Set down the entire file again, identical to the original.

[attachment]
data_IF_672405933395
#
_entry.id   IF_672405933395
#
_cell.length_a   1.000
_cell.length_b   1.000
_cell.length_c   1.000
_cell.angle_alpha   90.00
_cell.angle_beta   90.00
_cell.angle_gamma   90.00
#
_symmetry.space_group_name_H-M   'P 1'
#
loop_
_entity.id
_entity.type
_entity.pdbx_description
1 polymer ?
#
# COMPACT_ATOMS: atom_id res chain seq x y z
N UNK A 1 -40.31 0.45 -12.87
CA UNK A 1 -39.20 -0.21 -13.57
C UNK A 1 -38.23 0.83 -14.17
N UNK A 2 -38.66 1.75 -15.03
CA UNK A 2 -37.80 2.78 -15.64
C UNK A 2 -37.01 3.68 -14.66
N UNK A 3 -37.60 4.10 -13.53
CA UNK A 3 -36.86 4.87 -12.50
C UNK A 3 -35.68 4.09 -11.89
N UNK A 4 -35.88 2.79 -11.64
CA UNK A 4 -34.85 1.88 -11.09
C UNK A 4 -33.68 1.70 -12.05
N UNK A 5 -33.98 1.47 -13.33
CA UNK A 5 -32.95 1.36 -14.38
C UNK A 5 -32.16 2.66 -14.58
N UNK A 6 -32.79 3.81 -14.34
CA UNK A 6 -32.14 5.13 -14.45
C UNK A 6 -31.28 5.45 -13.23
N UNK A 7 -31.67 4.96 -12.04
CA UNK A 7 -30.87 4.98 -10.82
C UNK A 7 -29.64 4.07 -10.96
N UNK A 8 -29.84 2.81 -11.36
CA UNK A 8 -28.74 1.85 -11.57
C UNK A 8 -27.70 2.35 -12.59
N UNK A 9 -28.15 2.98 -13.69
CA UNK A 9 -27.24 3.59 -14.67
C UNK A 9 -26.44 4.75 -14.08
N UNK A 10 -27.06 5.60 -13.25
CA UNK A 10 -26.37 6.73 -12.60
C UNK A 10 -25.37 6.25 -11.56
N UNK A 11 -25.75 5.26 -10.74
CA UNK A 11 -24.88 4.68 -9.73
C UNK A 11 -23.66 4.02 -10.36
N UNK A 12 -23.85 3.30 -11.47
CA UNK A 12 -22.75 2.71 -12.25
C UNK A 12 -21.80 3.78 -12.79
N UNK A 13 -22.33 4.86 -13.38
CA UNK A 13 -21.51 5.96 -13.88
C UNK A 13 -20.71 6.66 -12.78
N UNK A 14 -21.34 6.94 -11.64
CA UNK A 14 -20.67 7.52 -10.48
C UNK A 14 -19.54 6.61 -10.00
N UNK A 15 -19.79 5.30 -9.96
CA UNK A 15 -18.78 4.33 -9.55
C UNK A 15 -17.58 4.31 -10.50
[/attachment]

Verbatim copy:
data_IF_672405933395
#
_entry.id   IF_672405933395
#
_cell.length_a   1.000
_cell.length_b   1.000
_cell.length_c   1.000
_cell.angle_alpha   90.00
_cell.angle_beta   90.00
_cell.angle_gamma   90.00
#
_symmetry.space_group_name_H-M   'P 1'
#
loop_
_entity.id
_entity.type
_entity.pdbx_description
1 polymer ?
#
# COMPACT_ATOMS: atom_id res chain seq x y z
N UNK A 1 -40.31 0.45 -12.87
CA UNK A 1 -39.20 -0.21 -13.57
C UNK A 1 -38.23 0.83 -14.17
N UNK A 2 -38.66 1.75 -15.03
CA UNK A 2 -37.80 2.78 -15.64
C UNK A 2 -37.01 3.68 -14.66
N UNK A 3 -37.60 4.10 -13.53
CA UNK A 3 -36.86 4.87 -12.50
C UNK A 3 -35.68 4.09 -11.89
N UNK A 4 -35.88 2.79 -11.64
CA UNK A 4 -34.85 1.88 -11.09
C UNK A 4 -33.68 1.70 -12.05
N UNK A 5 -33.98 1.47 -13.33
CA UNK A 5 -32.95 1.36 -14.38
C UNK A 5 -32.16 2.66 -14.58
N UNK A 6 -32.79 3.81 -14.34
CA UNK A 6 -32.14 5.13 -14.45
C UNK A 6 -31.28 5.45 -13.23
N UNK A 7 -31.67 4.96 -12.04
CA UNK A 7 -30.87 4.98 -10.82
C UNK A 7 -29.64 4.07 -10.96
N UNK A 8 -29.84 2.81 -11.36
CA UNK A 8 -28.74 1.85 -11.57
C UNK A 8 -27.70 2.35 -12.59
N UNK A 9 -28.15 2.98 -13.69
CA UNK A 9 -27.24 3.59 -14.67
C UNK A 9 -26.44 4.75 -14.08
N UNK A 10 -27.06 5.60 -13.25
CA UNK A 10 -26.37 6.73 -12.60
C UNK A 10 -25.37 6.25 -11.56
N UNK A 11 -25.75 5.26 -10.74
CA UNK A 11 -24.88 4.68 -9.73
C UNK A 11 -23.66 4.02 -10.36
N UNK A 12 -23.85 3.30 -11.47
CA UNK A 12 -22.75 2.71 -12.25
C UNK A 12 -21.80 3.78 -12.79
N UNK A 13 -22.33 4.86 -13.38
CA UNK A 13 -21.51 5.96 -13.88
C UNK A 13 -20.71 6.66 -12.78
N UNK A 14 -21.34 6.94 -11.64
CA UNK A 14 -20.67 7.52 -10.48
C UNK A 14 -19.54 6.61 -10.00
N UNK A 15 -19.79 5.30 -9.96
CA UNK A 15 -18.78 4.33 -9.55
C UNK A 15 -17.58 4.31 -10.50